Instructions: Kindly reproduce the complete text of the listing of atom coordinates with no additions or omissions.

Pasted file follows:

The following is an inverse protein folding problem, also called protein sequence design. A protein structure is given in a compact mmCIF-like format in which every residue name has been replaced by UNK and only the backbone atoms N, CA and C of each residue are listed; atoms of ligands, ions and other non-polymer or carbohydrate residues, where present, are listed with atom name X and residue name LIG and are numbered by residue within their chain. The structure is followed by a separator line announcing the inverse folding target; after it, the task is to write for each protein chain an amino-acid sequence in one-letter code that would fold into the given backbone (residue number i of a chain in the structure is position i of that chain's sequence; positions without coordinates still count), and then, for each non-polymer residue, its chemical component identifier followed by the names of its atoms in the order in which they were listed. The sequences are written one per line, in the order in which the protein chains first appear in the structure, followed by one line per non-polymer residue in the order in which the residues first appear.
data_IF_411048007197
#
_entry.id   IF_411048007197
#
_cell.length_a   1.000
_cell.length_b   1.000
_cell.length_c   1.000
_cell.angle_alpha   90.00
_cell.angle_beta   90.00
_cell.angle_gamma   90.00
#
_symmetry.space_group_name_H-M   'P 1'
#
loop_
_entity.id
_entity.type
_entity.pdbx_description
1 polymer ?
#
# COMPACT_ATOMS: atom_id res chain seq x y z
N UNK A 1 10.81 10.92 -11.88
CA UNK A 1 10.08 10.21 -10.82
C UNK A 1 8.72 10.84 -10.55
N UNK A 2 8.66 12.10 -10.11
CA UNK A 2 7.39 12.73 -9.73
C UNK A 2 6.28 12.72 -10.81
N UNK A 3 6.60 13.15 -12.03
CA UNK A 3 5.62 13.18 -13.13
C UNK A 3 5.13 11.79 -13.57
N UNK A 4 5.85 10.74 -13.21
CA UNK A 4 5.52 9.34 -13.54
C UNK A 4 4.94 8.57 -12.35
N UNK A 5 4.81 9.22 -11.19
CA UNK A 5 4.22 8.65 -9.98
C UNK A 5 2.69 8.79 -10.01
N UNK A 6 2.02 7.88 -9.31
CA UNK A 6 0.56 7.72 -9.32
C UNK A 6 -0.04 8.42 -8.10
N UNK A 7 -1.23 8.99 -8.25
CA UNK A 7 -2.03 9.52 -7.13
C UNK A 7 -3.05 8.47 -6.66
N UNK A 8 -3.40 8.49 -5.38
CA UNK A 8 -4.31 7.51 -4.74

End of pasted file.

The following is an inverse protein folding problem, also called protein sequence design. A protein structure is given in a compact mmCIF-like format in which every residue name has been replaced by UNK and only the backbone atoms N, CA and C of each residue are listed; atoms of ligands, ions and other non-polymer or carbohydrate residues, where present, are listed with atom name X and residue name LIG and are numbered by residue within their chain. The structure is followed by a separator line announcing the inverse folding target; after it, the task is to write for each protein chain an amino-acid sequence in one-letter code that would fold into the given backbone (residue number i of a chain in the structure is position i of that chain's sequence; positions without coordinates still count), and then, for each non-polymer residue, its chemical component identifier followed by the names of its atoms in the order in which they were listed. The sequences are written one per line, in the order in which the protein chains first appear in the structure, followed by one line per non-polymer residue in the order in which the residues first appear.
data_IF_411048007197
#
_entry.id   IF_411048007197
#
_cell.length_a   1.000
_cell.length_b   1.000
_cell.length_c   1.000
_cell.angle_alpha   90.00
_cell.angle_beta   90.00
_cell.angle_gamma   90.00
#
_symmetry.space_group_name_H-M   'P 1'
#
loop_
_entity.id
_entity.type
_entity.pdbx_description
1 polymer ?
#
# COMPACT_ATOMS: atom_id res chain seq x y z
N UNK A 1 10.81 10.92 -11.88
CA UNK A 1 10.08 10.21 -10.82
C UNK A 1 8.72 10.84 -10.55
N UNK A 2 8.66 12.10 -10.11
CA UNK A 2 7.39 12.73 -9.73
C UNK A 2 6.28 12.72 -10.81
N UNK A 3 6.60 13.15 -12.03
CA UNK A 3 5.62 13.18 -13.13
C UNK A 3 5.13 11.79 -13.57
N UNK A 4 5.85 10.74 -13.21
CA UNK A 4 5.52 9.34 -13.54
C UNK A 4 4.94 8.57 -12.35
N UNK A 5 4.81 9.22 -11.19
CA UNK A 5 4.22 8.65 -9.98
C UNK A 5 2.69 8.79 -10.01
N UNK A 6 2.02 7.88 -9.31
CA UNK A 6 0.56 7.72 -9.32
C UNK A 6 -0.04 8.42 -8.10
N UNK A 7 -1.23 8.99 -8.25
CA UNK A 7 -2.03 9.52 -7.13
C UNK A 7 -3.05 8.47 -6.66
N UNK A 8 -3.40 8.49 -5.38
CA UNK A 8 -4.31 7.51 -4.74